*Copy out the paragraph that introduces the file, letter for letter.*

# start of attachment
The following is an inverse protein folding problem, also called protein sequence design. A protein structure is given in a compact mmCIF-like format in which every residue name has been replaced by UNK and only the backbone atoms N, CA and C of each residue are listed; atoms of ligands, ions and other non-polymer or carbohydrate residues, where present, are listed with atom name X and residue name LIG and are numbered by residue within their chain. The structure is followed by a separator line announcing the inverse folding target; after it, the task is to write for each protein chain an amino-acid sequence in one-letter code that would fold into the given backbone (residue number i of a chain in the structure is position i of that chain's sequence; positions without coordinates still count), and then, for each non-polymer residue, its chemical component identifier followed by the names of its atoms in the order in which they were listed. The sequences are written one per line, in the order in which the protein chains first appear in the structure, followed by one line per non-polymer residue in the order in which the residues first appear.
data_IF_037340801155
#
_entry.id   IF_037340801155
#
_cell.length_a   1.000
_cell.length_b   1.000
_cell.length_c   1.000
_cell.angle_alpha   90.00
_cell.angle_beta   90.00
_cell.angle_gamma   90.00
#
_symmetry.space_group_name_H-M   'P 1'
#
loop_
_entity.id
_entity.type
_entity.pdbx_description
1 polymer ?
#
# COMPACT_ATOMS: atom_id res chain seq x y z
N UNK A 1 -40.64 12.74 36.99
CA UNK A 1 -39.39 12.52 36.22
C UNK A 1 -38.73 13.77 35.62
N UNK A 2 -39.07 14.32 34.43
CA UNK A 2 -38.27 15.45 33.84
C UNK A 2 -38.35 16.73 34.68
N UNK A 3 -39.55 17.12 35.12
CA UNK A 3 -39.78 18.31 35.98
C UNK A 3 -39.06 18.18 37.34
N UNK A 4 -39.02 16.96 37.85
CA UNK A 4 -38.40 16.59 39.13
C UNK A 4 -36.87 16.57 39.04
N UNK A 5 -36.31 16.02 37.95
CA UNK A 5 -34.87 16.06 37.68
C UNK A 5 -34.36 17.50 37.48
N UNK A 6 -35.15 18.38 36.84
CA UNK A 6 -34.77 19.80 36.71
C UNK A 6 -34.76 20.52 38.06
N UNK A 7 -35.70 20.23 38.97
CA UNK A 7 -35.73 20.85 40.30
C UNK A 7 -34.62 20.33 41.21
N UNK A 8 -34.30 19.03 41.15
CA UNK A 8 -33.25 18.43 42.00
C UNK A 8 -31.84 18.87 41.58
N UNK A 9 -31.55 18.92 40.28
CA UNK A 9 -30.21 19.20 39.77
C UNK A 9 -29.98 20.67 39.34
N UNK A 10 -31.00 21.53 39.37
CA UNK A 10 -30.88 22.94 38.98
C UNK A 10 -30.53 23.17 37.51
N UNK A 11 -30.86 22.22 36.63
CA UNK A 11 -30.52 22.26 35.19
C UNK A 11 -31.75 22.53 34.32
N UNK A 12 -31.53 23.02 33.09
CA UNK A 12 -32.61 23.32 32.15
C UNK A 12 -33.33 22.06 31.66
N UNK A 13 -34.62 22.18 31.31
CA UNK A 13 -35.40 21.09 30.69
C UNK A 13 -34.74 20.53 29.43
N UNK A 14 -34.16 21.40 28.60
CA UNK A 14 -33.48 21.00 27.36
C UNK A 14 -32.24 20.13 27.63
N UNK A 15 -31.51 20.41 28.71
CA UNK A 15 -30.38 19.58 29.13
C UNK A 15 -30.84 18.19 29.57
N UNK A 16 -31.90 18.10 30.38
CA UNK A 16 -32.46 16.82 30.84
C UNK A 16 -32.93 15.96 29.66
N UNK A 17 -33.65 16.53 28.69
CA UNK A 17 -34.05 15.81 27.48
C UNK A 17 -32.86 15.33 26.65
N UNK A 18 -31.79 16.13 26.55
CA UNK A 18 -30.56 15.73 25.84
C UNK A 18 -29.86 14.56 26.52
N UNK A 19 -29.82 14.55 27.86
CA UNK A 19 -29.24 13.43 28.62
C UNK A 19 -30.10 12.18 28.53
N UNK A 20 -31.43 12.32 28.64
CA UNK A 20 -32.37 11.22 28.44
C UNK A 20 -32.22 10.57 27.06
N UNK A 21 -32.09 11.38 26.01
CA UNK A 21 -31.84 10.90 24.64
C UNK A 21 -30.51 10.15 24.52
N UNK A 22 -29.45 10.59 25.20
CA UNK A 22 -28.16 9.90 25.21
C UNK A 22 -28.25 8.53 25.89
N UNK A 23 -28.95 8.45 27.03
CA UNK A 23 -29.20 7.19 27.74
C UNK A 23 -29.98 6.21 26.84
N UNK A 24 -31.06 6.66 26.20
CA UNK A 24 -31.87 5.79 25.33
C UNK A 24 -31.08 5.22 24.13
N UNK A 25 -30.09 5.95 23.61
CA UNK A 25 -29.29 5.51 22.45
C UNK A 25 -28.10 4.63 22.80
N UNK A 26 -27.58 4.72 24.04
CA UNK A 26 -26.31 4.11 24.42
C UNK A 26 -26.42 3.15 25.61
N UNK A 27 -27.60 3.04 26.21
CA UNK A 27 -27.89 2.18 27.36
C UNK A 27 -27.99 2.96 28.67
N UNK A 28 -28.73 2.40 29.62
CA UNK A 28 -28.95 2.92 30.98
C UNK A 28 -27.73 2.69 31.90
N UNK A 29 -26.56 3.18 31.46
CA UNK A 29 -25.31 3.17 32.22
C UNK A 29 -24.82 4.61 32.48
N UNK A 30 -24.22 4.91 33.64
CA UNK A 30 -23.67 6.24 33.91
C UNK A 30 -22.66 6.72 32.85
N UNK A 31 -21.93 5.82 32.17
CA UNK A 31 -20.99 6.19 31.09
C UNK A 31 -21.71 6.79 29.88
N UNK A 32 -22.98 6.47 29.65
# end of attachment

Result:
The following is an inverse protein folding problem, also called protein sequence design. A protein structure is given in a compact mmCIF-like format in which every residue name has been replaced by UNK and only the backbone atoms N, CA and C of each residue are listed; atoms of ligands, ions and other non-polymer or carbohydrate residues, where present, are listed with atom name X and residue name LIG and are numbered by residue within their chain. The structure is followed by a separator line announcing the inverse folding target; after it, the task is to write for each protein chain an amino-acid sequence in one-letter code that would fold into the given backbone (residue number i of a chain in the structure is position i of that chain's sequence; positions without coordinates still count), and then, for each non-polymer residue, its chemical component identifier followed by the names of its atoms in the order in which they were listed. The sequences are written one per line, in the order in which the protein chains first appear in the structure, followed by one line per non-polymer residue in the order in which the residues first appear.